PROVO — Jonathan Tavernari might come off the bench again tonight for BYU when it hosts Arizona State at the Marriott Center, or he could be back in the Cougars' starting lineup.
Coach Dave Rose was undecided after practice Monday because of how the Cougars match up with the Sun Devils.
Tavernari, who has played mostly at the four position the past two seasons, matches up pretty well with Arizona State's starting four, 6-foot-6 Rihards Kuksiks.
"Their four man is almost just like JT," Rose said.
But Tavernari's size (6-foot-6) could also present some matchup problems for the Sun Devils off the bench, who are three to five inches shorter than him at the two or three spots.
One person who doesn't seem to care one way or another, whether he starts or comes off the bench again like he did Saturday against San Francisco, is Tavernari.
"Whatever I need to do, I'll do, because the team is the most important thing," he said. "I won't put my head down and I won't be disappointed, because I know it's what's best for the team."
Following BYU's loss to Utah State last week, a game in which Tavernari made only 1-of-11 shots, the senior from Brazil went into Rose's office and suggested that possibly a lineup or role change would be best for the team.
"I'm not performing as well as I can or as well as I should be, and as a result I'm affecting the team. I've been hurting the team," Tavernari said.
The main issue seems to be how teams are guarding Tavernari when he plays the four. Defenders are not giving him the space he used to get and they're not leaving him alone as much as they used to do. When Tavernari posts up, he's been posting up against taller defenders.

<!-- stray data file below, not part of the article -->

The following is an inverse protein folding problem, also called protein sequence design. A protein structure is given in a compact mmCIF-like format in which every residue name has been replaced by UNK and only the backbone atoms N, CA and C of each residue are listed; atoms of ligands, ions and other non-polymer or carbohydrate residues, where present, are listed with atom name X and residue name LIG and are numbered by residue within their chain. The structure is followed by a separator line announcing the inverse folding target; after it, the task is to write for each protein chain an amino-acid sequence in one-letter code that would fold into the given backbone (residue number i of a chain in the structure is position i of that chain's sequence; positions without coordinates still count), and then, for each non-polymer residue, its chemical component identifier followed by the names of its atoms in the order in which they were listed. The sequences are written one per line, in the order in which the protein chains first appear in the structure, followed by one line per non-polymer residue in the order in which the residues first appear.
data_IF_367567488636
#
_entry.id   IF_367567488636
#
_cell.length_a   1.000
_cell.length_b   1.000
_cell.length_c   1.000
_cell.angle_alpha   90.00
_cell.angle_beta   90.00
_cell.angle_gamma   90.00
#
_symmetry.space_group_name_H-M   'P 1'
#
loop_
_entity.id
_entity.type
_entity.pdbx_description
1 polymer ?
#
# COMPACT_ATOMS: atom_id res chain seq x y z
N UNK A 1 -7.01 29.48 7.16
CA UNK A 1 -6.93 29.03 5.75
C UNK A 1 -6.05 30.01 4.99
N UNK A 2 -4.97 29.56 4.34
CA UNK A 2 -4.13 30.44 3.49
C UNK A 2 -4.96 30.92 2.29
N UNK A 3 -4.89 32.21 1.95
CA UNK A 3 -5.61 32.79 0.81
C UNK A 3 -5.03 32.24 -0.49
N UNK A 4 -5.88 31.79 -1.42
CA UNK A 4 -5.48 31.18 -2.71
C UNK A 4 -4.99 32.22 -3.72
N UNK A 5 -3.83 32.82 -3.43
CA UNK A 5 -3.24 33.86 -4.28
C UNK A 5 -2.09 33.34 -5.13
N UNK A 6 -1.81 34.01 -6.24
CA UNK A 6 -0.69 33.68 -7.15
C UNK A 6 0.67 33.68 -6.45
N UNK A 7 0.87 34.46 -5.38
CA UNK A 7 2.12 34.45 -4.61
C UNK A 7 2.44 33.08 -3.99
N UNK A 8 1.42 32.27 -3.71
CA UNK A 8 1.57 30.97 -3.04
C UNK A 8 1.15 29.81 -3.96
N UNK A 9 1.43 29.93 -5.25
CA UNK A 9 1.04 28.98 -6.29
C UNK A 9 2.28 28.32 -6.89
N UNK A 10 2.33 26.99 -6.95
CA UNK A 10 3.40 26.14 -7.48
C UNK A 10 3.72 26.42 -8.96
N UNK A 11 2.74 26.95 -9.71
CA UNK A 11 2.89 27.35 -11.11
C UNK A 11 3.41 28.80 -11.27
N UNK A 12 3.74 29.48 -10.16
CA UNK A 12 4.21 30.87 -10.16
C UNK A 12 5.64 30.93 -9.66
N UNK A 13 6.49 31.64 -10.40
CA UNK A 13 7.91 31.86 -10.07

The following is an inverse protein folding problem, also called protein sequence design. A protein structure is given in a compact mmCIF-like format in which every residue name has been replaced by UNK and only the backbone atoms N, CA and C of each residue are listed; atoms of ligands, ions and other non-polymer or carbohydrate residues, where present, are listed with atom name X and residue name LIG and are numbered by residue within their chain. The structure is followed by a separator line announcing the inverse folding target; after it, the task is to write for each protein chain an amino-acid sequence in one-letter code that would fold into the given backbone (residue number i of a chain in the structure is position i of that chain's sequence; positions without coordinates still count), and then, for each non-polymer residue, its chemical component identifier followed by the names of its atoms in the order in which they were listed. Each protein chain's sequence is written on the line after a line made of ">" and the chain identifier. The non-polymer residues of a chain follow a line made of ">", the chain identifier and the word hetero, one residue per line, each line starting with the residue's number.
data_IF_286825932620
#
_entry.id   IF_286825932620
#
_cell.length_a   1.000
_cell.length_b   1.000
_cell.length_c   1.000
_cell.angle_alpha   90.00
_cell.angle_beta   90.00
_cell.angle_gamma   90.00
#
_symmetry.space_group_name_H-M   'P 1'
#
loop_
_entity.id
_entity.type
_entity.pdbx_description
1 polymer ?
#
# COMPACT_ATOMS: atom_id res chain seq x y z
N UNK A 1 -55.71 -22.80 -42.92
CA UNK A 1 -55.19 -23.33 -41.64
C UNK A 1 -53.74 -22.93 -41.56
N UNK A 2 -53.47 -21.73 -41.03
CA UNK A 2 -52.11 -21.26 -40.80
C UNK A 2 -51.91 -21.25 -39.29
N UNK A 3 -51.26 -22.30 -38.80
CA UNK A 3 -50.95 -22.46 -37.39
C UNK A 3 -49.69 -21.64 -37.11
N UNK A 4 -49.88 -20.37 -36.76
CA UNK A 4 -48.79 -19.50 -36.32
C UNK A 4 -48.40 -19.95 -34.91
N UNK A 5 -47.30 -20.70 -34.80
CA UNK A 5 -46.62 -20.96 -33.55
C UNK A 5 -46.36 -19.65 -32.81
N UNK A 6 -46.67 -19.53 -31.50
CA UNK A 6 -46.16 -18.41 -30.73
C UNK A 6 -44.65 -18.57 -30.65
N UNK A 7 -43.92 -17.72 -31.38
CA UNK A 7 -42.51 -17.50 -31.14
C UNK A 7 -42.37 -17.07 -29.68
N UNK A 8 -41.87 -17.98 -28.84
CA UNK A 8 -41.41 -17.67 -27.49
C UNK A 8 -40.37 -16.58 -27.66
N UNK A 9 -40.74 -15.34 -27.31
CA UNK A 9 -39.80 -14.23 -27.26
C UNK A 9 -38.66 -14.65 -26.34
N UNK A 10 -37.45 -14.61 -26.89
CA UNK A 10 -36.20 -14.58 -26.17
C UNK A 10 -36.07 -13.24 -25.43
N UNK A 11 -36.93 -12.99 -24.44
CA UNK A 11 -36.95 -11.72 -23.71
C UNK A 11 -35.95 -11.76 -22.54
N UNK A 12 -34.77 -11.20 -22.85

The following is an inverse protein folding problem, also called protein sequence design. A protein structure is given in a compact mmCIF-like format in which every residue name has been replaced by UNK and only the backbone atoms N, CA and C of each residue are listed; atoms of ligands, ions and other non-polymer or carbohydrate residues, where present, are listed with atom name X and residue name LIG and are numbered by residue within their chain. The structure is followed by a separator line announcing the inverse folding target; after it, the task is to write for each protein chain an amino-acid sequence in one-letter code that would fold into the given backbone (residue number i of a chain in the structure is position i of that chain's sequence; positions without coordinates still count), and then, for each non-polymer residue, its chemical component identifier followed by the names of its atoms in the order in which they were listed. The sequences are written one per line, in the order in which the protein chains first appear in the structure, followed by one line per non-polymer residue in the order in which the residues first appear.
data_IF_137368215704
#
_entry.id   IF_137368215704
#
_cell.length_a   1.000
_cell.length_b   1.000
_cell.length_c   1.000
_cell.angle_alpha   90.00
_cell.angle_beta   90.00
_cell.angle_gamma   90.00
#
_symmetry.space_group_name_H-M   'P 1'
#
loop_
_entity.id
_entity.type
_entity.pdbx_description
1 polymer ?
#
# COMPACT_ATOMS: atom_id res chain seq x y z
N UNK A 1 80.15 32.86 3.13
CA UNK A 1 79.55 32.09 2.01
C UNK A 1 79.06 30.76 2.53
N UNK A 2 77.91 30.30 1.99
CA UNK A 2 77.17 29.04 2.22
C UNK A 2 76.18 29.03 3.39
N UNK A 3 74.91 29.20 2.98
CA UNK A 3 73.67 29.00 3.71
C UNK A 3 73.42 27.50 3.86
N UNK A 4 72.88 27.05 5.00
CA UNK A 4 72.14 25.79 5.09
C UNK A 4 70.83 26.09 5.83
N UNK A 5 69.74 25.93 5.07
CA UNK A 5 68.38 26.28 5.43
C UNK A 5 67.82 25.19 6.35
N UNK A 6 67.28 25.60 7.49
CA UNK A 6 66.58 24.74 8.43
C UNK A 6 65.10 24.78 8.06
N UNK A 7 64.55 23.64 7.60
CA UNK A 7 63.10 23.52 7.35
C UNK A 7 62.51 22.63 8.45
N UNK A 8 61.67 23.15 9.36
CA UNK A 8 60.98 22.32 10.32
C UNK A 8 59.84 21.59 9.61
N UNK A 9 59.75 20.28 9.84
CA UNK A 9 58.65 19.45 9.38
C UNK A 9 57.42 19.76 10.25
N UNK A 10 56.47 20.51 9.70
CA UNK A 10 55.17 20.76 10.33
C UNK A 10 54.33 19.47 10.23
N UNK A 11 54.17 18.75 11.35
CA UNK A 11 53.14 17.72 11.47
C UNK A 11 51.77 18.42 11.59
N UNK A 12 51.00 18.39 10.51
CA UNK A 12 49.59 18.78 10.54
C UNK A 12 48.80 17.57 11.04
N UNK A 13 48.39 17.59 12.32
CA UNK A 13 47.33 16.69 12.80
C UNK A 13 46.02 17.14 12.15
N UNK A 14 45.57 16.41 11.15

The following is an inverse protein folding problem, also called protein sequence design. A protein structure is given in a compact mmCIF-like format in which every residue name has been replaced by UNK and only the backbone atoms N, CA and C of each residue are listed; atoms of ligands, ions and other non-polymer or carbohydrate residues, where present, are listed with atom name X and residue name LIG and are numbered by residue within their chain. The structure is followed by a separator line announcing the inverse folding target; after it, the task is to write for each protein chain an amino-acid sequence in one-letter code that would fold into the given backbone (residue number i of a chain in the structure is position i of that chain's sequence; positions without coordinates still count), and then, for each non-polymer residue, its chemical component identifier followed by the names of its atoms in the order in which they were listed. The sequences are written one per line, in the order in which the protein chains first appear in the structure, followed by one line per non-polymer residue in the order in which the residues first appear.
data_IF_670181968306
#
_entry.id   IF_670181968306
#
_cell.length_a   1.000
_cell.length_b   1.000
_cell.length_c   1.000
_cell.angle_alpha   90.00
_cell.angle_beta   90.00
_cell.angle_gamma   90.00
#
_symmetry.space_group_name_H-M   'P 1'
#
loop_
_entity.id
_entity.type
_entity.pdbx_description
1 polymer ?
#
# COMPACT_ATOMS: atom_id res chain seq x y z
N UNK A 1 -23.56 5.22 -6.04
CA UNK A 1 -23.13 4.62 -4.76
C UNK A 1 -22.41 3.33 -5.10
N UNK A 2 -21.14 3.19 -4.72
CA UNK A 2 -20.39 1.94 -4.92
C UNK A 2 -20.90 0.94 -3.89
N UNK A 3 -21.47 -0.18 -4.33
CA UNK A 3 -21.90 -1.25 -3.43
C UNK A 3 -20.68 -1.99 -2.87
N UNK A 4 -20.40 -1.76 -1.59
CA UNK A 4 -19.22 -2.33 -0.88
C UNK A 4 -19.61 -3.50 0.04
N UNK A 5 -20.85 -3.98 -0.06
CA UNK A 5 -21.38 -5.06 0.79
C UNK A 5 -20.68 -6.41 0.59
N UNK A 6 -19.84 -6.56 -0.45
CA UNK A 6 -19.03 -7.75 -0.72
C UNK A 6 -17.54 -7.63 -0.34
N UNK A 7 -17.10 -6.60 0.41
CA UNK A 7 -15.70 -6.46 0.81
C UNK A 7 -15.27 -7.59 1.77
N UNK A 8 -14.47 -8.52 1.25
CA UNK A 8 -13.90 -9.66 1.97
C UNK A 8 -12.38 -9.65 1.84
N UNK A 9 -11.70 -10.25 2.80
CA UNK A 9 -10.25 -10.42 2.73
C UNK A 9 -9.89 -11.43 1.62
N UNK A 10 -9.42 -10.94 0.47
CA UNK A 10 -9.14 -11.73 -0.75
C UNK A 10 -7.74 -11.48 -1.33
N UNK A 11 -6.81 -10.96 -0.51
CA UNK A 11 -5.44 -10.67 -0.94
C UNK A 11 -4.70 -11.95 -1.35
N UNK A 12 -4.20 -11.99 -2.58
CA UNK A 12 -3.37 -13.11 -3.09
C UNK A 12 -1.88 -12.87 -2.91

"This shows me that he wants to be a really, really good player," Rose said. "He's always been a team player and has always put the team first. He wants to play at the highest level that he can possibly play."
In recent practices, and against San Francisco, Rose has been experimenting with playing Tavernari at the two and three positions more where he can face up to the basket, play a little bit farther away from the basket, and come off screens more.
"We're trying a few different things, but I know coach Rose has the best interest of me in mind and the best interests of the team in mind," Tavernari said.
Growing up, and in high school in Las Vegas, and with the Brazilian National Team, Tavernari has mainly played at the two.
"That's my natural position. That's where I've been the most successful and that's what I'm most comfortable with. But what matters is if that's what's best for the team," he said.
Playing a different position, and coming off the bench, might help Tavernari get a better feel for the game and see how teams are defending.
"I want him to be just as aggressive and play with that same competitive spirit that he has been, and to play on attack, and I think he'll be able to do that," Rose said.
Tonight's game is a chance for the Cougars to get some redemption from last year's controversial loss to the Sun Devils at the University of Phoenix Stadium, in which the officials waved off what would have been a game-winning shot at the horn.
"They're sharing the ball really well, they're running their offensive sets really well, and defensively they guard well together," Rose said of the Sun Devils.
The Cougars need to respond in similar fashion.
"What's really important is for us to move the ball and when we we're open, jump up there with confidence and stick it in," Rose said.
The players, however, say there's no revenge factor from last year's game coming into play tonight.
"That's a game that's gone, out of the memory. We're just looking forward to the chance to play another good opponent," said Charles Abouo, whose put-back toss in the last meeting was ruled late.
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